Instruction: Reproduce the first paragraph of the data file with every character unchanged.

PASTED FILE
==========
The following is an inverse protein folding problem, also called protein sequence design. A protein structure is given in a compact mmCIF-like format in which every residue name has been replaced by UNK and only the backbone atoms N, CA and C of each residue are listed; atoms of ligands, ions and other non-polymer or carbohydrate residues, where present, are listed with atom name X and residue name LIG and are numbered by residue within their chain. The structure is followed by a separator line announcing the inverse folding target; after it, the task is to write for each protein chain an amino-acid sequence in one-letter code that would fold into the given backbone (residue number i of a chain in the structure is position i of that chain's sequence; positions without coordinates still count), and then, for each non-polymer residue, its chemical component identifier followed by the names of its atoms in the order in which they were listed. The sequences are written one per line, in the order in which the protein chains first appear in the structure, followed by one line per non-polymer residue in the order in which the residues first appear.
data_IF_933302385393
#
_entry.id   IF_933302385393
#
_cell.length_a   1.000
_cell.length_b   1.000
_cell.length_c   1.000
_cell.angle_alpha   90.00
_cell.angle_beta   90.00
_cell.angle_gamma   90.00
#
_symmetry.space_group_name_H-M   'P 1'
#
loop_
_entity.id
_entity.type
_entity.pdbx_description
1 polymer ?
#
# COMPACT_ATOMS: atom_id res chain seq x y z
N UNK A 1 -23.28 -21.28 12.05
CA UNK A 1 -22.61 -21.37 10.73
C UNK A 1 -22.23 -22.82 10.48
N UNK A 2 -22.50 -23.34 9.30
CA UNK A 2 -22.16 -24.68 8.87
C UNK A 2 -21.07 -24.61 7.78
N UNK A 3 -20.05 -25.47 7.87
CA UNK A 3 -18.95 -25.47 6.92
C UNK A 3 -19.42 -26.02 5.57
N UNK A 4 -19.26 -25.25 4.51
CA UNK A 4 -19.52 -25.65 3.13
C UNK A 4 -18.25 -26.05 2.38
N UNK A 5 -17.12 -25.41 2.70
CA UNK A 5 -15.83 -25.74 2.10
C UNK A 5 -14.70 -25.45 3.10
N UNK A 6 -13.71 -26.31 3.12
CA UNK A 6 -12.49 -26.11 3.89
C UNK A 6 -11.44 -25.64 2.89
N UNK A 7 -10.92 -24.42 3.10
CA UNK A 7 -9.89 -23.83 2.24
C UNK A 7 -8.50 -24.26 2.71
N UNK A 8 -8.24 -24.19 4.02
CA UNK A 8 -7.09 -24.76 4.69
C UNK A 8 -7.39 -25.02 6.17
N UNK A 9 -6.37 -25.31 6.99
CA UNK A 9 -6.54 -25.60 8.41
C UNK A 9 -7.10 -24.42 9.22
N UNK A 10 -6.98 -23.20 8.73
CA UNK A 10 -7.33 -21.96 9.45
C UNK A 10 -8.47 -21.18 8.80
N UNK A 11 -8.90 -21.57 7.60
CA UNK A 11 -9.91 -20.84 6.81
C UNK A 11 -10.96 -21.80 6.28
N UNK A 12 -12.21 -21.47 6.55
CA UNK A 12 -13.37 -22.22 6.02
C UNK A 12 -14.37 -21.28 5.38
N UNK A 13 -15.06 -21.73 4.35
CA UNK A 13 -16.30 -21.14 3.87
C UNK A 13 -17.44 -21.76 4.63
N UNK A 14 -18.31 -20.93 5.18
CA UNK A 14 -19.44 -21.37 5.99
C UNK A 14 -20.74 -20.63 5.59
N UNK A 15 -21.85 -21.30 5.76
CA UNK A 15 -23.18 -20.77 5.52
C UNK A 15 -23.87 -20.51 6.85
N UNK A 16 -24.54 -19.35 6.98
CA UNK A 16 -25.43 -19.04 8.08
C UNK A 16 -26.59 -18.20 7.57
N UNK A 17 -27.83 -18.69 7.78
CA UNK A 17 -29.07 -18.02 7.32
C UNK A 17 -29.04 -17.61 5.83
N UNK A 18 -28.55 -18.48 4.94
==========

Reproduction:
The following is an inverse protein folding problem, also called protein sequence design. A protein structure is given in a compact mmCIF-like format in which every residue name has been replaced by UNK and only the backbone atoms N, CA and C of each residue are listed; atoms of ligands, ions and other non-polymer or carbohydrate residues, where present, are listed with atom name X and residue name LIG and are numbered by residue within their chain. The structure is followed by a separator line announcing the inverse folding target; after it, the task is to write for each protein chain an amino-acid sequence in one-letter code that would fold into the given backbone (residue number i of a chain in the structure is position i of that chain's sequence; positions without coordinates still count), and then, for each non-polymer residue, its chemical component identifier followed by the names of its atoms in the order in which they were listed. The sequences are written one per line, in the order in which the protein chains first appear in the structure, followed by one line per non-polymer residue in the order in which the residues first appear.